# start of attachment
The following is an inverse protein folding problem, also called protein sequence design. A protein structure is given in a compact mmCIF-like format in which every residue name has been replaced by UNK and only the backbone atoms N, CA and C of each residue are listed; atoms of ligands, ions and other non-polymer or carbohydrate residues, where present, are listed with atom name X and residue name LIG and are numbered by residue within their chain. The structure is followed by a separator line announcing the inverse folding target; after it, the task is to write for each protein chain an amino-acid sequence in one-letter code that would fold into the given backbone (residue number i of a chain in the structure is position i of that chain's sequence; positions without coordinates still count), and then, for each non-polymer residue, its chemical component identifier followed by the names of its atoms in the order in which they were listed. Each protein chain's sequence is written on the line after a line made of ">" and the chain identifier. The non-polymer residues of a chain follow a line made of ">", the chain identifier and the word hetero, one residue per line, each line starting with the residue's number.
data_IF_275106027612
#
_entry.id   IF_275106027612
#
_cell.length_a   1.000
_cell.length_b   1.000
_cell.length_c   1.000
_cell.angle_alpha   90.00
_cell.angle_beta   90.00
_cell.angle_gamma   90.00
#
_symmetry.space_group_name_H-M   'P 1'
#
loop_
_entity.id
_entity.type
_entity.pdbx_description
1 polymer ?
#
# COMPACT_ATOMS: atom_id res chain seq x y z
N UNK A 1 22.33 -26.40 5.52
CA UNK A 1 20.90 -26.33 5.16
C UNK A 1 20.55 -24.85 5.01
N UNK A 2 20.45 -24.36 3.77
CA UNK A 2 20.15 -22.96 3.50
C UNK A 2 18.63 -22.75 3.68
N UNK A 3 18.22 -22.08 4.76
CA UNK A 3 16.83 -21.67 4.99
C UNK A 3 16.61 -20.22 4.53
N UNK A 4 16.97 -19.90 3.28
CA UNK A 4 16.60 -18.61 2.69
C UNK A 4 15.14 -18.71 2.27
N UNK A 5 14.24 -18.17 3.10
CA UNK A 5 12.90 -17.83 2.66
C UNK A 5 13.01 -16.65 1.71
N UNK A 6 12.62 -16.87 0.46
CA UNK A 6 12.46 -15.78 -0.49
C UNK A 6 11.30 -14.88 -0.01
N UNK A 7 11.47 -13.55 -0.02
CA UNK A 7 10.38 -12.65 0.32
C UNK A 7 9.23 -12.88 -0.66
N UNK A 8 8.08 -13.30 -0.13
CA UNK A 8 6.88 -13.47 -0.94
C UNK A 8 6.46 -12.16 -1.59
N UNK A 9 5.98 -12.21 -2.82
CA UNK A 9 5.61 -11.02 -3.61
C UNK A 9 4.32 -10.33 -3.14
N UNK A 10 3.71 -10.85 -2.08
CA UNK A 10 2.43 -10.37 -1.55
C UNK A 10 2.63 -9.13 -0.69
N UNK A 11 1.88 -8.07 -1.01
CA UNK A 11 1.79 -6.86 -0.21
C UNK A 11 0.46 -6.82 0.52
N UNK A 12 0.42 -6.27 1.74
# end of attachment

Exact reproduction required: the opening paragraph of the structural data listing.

The following is an inverse protein folding problem, also called protein sequence design. A protein structure is given in a compact mmCIF-like format in which every residue name has been replaced by UNK and only the backbone atoms N, CA and C of each residue are listed; atoms of ligands, ions and other non-polymer or carbohydrate residues, where present, are listed with atom name X and residue name LIG and are numbered by residue within their chain. The structure is followed by a separator line announcing the inverse folding target; after it, the task is to write for each protein chain an amino-acid sequence in one-letter code that would fold into the given backbone (residue number i of a chain in the structure is position i of that chain's sequence; positions without coordinates still count), and then, for each non-polymer residue, its chemical component identifier followed by the names of its atoms in the order in which they were listed. Each protein chain's sequence is written on the line after a line made of ">" and the chain identifier. The non-polymer residues of a chain follow a line made of ">", the chain identifier and the word hetero, one residue per line, each line starting with the residue's number.